EPalladium Strengthens on increased demand from automobile manufactures

Palladium might not fill headlines the way gold does, but it’s been on fire lately. Not only has the precious metal been the best performing commodity for two years straight, but its price also just shot past gold for the first time since 2001. For the first time ever, it broke through $1,400 an ounce this week before pulling back somewhat. From its 52-week low set in August, palladium has climbed almost 70 percent. It’s added about 16 percent in the past 30 trading days alone.

Shares of North American Palladium have surged on greater demand
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Supply is tight, but like many other things, we largely have government policy to thank for the palladium rally. In this case, I’m talking specifically about governments in Europe, which have recently strengthened their vehicle emission standards. The “Euro standard,” as it’s called, classifies vehicles on a scale from one to six, with one being the most polluting and six being the least polluting.

Some European cities have already banned the dirtiest “Euro 1” vehicles from their streets. Old diesel cars and trucks were outlawed in Brussels effective January 2018. In May 2018, Hamburg became the first German city to do the same.

Diesel Engines in the Crosshairs

But now that it’s a new year, some city governments are escalating the ban to include Euro 2 automobiles that run on diesel. Next month, Frankfurt—Germany’s financial hub—will go as far as to ban all Euro 4-and-worse diesel vehicles, and all Euro 1 and 2 gasoline-burning vehicles.

I believe this escalation was prompted in part by a comment made by Elzbieta Bienkowska, a European commissioner whose responsibilities include oversight of industry and entrepreneurship. Speaking to Bloomberg in May, she said that “diesel cars are finished.”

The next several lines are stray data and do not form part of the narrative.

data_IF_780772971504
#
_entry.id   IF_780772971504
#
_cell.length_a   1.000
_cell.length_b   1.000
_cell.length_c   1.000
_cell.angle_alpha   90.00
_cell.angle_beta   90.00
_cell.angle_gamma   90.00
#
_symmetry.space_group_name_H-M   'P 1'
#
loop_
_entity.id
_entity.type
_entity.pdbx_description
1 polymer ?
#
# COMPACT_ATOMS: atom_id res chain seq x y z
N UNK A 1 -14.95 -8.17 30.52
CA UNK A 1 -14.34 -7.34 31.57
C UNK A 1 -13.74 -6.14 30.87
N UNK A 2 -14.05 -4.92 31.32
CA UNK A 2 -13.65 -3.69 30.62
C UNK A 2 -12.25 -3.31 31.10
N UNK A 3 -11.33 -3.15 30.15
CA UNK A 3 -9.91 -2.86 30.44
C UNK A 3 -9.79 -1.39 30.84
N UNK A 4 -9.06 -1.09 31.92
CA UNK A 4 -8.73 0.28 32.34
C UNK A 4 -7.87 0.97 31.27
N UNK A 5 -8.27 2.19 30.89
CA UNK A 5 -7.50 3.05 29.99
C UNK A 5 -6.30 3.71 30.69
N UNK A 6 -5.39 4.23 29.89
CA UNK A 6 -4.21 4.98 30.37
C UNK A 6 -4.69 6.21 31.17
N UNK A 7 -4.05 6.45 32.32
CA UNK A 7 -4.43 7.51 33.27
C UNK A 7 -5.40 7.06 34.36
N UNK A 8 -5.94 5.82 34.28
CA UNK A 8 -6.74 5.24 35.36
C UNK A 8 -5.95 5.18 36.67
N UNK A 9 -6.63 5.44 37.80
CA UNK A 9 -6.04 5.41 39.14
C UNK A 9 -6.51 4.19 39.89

Diesel vehicle sales continue to plunge in Europe

And then, as if to hasten Bienkowska’s prediction, a damning study on diesel engines was issued in June by the very same group that blew the whistle on Volkswagen’s emissions scandal back in 2015. According to the study, conducted by the International Council on Clean Transportation (ICCT), even the newest, cleanest diesel vehicles failed to meet Europe’s strict emission standards in “real world” driving conditions. Peter Mock, the ICCT’s managing director, defended the report, saying that “pretty much all Euro 6 diesels on the market are not clean.”

European sentiment of diesel was already in freefall, but momentum is increasing. In the first half of 2018, sales of diesel vehicles within the European Union (EU) and European Free Trade Association (EFTA) fell more than 16 percent compared to the same period in 2017. For all of 2018, British sales of diesels were down nearly 30 percent, according to the Society of Motor Manufacturers and Traders (SMMT). Between 2016 to 2018, diesel’s share of new vehicle sales in the EU plunged dramatically, from nearly half of all sales to just under a third.